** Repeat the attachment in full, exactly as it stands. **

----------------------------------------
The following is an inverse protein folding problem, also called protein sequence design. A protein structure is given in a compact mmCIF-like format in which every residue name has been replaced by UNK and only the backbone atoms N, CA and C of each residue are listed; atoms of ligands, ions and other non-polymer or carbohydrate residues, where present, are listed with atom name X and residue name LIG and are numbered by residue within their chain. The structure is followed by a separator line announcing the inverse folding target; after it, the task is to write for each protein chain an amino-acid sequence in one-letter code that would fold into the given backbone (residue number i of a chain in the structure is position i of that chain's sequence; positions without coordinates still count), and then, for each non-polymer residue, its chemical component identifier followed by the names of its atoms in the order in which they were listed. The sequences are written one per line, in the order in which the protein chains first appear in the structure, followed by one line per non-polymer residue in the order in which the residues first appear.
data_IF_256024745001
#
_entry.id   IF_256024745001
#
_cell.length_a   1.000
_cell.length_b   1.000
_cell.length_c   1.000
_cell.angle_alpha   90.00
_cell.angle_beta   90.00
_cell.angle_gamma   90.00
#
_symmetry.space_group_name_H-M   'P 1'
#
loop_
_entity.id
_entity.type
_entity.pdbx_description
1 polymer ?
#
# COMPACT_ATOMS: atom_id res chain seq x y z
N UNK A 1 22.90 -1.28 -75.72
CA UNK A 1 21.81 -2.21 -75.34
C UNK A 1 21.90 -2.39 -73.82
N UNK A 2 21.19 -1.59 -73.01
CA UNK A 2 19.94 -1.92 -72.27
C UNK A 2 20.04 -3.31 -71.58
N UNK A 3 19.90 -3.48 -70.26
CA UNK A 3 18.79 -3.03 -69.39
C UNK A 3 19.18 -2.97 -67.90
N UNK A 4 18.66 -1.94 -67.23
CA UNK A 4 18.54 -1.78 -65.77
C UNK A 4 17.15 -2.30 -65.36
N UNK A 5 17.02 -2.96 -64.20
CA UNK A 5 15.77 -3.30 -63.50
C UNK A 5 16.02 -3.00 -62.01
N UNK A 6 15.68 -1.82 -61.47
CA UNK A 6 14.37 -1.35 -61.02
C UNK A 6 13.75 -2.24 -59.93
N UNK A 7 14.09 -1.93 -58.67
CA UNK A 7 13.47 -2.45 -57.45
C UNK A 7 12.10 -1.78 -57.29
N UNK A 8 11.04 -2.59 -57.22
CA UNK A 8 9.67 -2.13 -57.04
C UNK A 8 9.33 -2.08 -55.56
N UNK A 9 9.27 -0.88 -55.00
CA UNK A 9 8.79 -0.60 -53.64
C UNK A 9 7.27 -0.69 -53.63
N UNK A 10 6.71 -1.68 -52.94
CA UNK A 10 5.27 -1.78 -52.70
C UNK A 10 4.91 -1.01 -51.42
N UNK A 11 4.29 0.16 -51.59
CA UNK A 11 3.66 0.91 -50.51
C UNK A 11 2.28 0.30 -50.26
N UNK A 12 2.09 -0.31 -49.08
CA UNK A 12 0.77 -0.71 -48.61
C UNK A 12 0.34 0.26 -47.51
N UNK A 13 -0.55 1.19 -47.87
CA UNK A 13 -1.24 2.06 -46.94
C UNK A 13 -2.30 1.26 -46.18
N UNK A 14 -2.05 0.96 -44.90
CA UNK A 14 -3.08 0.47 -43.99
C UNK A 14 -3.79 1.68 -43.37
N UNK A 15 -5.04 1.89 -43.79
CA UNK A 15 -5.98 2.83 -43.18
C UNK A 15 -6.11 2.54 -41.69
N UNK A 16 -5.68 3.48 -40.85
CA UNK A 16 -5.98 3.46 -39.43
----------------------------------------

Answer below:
The following is an inverse protein folding problem, also called protein sequence design. A protein structure is given in a compact mmCIF-like format in which every residue name has been replaced by UNK and only the backbone atoms N, CA and C of each residue are listed; atoms of ligands, ions and other non-polymer or carbohydrate residues, where present, are listed with atom name X and residue name LIG and are numbered by residue within their chain. The structure is followed by a separator line announcing the inverse folding target; after it, the task is to write for each protein chain an amino-acid sequence in one-letter code that would fold into the given backbone (residue number i of a chain in the structure is position i of that chain's sequence; positions without coordinates still count), and then, for each non-polymer residue, its chemical component identifier followed by the names of its atoms in the order in which they were listed. The sequences are written one per line, in the order in which the protein chains first appear in the structure, followed by one line per non-polymer residue in the order in which the residues first appear.
data_IF_256024745001
#
_entry.id   IF_256024745001
#
_cell.length_a   1.000
_cell.length_b   1.000
_cell.length_c   1.000
_cell.angle_alpha   90.00
_cell.angle_beta   90.00
_cell.angle_gamma   90.00
#
_symmetry.space_group_name_H-M   'P 1'
#
loop_
_entity.id
_entity.type
_entity.pdbx_description
1 polymer ?
#
# COMPACT_ATOMS: atom_id res chain seq x y z
N UNK A 1 22.90 -1.28 -75.72
CA UNK A 1 21.81 -2.21 -75.34
C UNK A 1 21.90 -2.39 -73.82
N UNK A 2 21.19 -1.59 -73.01
CA UNK A 2 19.94 -1.92 -72.27
C UNK A 2 20.04 -3.31 -71.58
N UNK A 3 19.90 -3.48 -70.26
CA UNK A 3 18.79 -3.03 -69.39
C UNK A 3 19.18 -2.97 -67.90
N UNK A 4 18.66 -1.94 -67.23
CA UNK A 4 18.54 -1.78 -65.77
C UNK A 4 17.15 -2.30 -65.36
N UNK A 5 17.02 -2.96 -64.20
CA UNK A 5 15.77 -3.30 -63.50
C UNK A 5 16.02 -3.00 -62.01
N UNK A 6 15.68 -1.82 -61.47
CA UNK A 6 14.37 -1.35 -61.02
C UNK A 6 13.75 -2.24 -59.93
N UNK A 7 14.09 -1.93 -58.67
CA UNK A 7 13.47 -2.45 -57.45
C UNK A 7 12.10 -1.78 -57.29
N UNK A 8 11.04 -2.59 -57.22
CA UNK A 8 9.67 -2.13 -57.04
C UNK A 8 9.33 -2.08 -55.56
N UNK A 9 9.27 -0.88 -55.00
CA UNK A 9 8.79 -0.60 -53.64
C UNK A 9 7.27 -0.69 -53.63
N UNK A 10 6.71 -1.68 -52.94
CA UNK A 10 5.27 -1.78 -52.70
C UNK A 10 4.91 -1.01 -51.42
N UNK A 11 4.29 0.16 -51.59
CA UNK A 11 3.66 0.91 -50.51
C UNK A 11 2.28 0.30 -50.26
N UNK A 12 2.09 -0.31 -49.08
CA UNK A 12 0.77 -0.71 -48.61
C UNK A 12 0.34 0.26 -47.51
N UNK A 13 -0.55 1.19 -47.87
CA UNK A 13 -1.24 2.06 -46.94
C UNK A 13 -2.30 1.26 -46.18
N UNK A 14 -2.05 0.96 -44.90
CA UNK A 14 -3.08 0.47 -43.99
C UNK A 14 -3.79 1.68 -43.37
N UNK A 15 -5.04 1.89 -43.79
CA UNK A 15 -5.98 2.83 -43.18
C UNK A 15 -6.11 2.54 -41.69
N UNK A 16 -5.68 3.48 -40.85
CA UNK A 16 -5.98 3.46 -39.43